How To Train Your Dragon 2 – Why Are Dragons So Cute?

how_to_train_your_dragon_two_ver7So when the first How to Train Your Dragon trailers rolled across my TV screen I was, absurdly in retrospect, quite sceptical about the film. I thought it would be a film only for kids and would only add to the slew of bad and mediocre films DreamWorks were producing since Flushed Away, with Kung Fu Panda being the only anomaly at the time. But I was wrong. I’ll admit that. How to Train Your Dragon was a phenomenal success that put DreamWorks firmly back in contention with Disney and Pixar.

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Titan A.E. – Simply Squandered

Titan_AE_One_SheetSo my vision after finishing my review of Sinbad: Legend of the Seven Seas was to be ultra-productive. I was going to start a book, game and film review all within a week to be put up over three weeks, Then my body went “Hey, this is the perfect time to have the mother of all colds.” So for the past week I’ve been surrounded by tissues, Lemsip, lots of drinks and more tissues. But now I’m coming out of the constant sneezing and coughing so I can get around to writing my reviews!

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Sinbad: Legend of the Seven Seas – Sailing Away Over the Traditional Animation Horizon

sinbad - legend of the seven seasWell here we are, the end of traditional animation, or at least, the end of DreamWorks traditional animation efforts. I apologise at how long it’s taken me to produce these reviews but I hope you’ve been able to bear with me through all of this. But since it is the end let’s see how this ends, with a whimper or with a bang.

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Spirit: Stallion of the Cimarron – Equine Excellence

Spirit_Stallion_of_the_Cimarron_posterWell we’re at the penultimate review and we are delving into the world where traditional
and computer animation start to collide with Spirit: Stallion of the Cimarron. Though Jeffery Katzenberg called this, stupidly in my opinion, “tradigital animation”, the idea of blending the two styles together is not unheard of, being used in Don Bluth’s somewhat forgotten film Titan A.E and the much more successful and fondly remembered Disney film Tarzan.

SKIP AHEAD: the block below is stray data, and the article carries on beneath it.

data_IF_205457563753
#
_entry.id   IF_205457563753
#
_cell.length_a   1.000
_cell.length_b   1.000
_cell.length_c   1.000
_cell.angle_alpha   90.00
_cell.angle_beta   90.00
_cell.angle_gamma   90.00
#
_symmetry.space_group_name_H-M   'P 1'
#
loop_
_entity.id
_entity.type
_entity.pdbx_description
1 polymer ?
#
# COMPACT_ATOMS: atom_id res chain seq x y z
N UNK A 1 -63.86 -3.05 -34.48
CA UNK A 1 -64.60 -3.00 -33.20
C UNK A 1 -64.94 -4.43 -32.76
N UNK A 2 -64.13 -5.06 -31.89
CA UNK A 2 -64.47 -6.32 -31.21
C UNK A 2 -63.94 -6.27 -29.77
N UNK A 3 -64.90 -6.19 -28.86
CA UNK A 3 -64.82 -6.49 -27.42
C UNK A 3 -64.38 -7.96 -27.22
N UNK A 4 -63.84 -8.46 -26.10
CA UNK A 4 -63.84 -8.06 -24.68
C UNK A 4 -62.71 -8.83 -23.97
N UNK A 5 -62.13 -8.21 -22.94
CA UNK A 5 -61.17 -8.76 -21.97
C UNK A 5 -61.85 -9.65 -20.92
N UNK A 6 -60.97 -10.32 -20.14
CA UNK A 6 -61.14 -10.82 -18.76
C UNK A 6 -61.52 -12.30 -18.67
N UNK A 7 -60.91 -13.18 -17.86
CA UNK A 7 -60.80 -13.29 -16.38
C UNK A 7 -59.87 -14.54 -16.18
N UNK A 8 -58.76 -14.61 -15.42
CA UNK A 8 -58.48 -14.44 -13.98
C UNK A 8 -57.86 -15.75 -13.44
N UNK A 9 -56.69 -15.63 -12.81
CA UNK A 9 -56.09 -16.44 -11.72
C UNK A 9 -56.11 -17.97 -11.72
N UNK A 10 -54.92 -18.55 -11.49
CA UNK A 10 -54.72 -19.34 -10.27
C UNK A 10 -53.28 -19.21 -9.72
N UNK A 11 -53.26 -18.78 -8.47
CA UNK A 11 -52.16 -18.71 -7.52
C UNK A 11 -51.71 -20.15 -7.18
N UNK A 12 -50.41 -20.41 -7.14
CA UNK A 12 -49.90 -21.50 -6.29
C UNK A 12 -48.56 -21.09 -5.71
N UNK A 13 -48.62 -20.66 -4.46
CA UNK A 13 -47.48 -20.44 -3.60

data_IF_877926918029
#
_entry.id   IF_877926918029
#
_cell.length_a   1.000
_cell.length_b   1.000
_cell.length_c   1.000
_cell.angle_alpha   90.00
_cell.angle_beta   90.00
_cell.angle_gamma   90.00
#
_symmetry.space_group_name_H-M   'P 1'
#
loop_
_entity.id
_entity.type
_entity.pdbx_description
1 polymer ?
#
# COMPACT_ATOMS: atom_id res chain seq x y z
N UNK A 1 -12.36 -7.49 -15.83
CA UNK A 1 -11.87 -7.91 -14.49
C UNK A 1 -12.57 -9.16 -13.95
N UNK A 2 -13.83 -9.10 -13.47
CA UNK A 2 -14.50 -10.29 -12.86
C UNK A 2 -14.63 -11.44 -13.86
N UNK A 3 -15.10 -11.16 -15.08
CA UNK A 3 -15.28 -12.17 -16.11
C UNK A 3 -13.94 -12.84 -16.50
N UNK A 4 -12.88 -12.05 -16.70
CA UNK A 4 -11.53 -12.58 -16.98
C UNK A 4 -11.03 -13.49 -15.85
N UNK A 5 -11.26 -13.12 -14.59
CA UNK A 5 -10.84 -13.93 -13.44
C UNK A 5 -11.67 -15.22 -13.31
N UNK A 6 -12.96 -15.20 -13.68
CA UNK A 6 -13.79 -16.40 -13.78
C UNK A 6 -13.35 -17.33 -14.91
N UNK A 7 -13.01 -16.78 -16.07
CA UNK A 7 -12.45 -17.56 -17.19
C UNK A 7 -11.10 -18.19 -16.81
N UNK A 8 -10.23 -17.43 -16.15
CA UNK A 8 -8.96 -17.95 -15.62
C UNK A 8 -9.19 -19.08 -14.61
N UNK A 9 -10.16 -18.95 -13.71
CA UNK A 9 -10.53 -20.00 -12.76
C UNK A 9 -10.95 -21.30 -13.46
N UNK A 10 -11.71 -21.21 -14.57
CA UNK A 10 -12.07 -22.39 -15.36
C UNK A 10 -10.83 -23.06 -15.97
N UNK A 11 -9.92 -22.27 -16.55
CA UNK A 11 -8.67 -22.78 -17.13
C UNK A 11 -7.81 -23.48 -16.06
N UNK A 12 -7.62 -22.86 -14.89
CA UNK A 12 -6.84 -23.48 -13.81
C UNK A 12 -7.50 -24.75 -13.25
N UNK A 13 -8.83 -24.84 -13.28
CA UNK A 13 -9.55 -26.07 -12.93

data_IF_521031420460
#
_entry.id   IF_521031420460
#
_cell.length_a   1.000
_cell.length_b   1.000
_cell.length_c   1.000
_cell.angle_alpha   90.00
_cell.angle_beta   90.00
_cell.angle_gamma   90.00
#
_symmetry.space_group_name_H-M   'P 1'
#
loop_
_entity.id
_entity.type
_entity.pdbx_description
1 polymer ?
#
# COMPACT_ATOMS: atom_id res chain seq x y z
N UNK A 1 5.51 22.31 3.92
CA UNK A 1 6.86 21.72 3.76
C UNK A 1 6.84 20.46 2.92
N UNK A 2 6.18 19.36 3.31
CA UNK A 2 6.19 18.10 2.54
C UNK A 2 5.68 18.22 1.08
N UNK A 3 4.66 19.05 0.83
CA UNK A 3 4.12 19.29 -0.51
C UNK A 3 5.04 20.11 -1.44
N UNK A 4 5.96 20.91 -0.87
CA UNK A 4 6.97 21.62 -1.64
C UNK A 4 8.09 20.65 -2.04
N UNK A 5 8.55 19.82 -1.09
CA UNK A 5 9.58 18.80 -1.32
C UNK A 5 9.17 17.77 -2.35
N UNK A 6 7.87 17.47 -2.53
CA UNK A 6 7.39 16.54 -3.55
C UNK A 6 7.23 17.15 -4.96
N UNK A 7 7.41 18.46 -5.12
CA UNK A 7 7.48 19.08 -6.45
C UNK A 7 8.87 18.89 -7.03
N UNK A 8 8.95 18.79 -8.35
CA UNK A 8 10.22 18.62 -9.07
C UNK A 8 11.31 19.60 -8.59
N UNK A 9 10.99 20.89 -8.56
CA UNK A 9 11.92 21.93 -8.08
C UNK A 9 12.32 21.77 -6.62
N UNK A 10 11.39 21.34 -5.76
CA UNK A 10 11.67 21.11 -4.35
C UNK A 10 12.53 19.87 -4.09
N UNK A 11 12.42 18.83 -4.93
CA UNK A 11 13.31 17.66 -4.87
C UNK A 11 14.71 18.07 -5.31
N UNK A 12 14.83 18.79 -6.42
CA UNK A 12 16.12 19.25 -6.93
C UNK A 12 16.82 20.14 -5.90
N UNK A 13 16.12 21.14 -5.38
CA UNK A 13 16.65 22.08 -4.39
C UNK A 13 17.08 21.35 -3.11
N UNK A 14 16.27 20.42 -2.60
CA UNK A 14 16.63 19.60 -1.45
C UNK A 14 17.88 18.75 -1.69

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The Wind Rises – Making Something Beautiful

THE-WIND-RISESWell I never intended for these DreamWorks reviews to be a biweekly thing, but that’s how it’s somehow turned out. I was about to break this cycle and put up my review of Spirit: Stallion of the Cimarron today, but something prevented me and, if you read the title, I think you can guess what it was.

It’s the first time I’ve reviewed a film that is still being shown in the cinema at time of reviewing since About Time and what a film to bring me back from reviewing films from years gone by. I’m a bit of a Studio Ghibli fan and when I heard that Hayao Miyazaki’s possibly final film The Wind Rises was screening near me I knew what this Wednesday’s review was going to be.

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Joseph: King of Dreams – Appropriately Sleep Inducing

joseph-king-of-dreams-1009982-pSo yeah… can I just say that this is a DreamWorks film that we should probably just forget about and move on from? I mean Spirit: Stallion of the Cimarron is after this film and I’d much rather be reviewing that than this alternative to sleeping pills. I think we’d all like to be reading about that than this.

Hell I’d like to be writing about that right now. But I’ve said I would review it so I’ve guilt tripped myself into sitting down and finally reviewing it. So here we go with obligatory overview time. Just for those who haven’t heard of this two thousand year old story, this review is going to have spoilers and damn right it should if it’s been out in the public domain that long.

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The Road to El Dorado – It’s Fun to Be a God

So here we are, at last. My second traditionally animated DreamWorks review! If you’ve not seen my first of these, then go check out The Prince of Egypt review right now. I mean it go on. I’m not starting until you’ve read it….. Read it yet? Well the hell with you then. Let’s get started, as we always do at The Chronic Chronicler, with the obligatory overview.

16.000000,16.000000It’s 1519 and Tulio (Kevin Kline) and Miguel (Kenneth Branagh) are two con artists in Seville, Spain have just finished getting the last of the thug Zaragoza (Tobin Bell) of his gold when he produces a map to El Dorado, wanting to bet it for all the money he lost. With Miguel believing its authenticity, he gets Tulio to gamble it all for it, using Zaragoza’s non loaded dice. They win, but are soon seen for the con men they are and, after brilliant acting and a chase scene, Miguel and Tulio accidentally get on board a ship to the New World.

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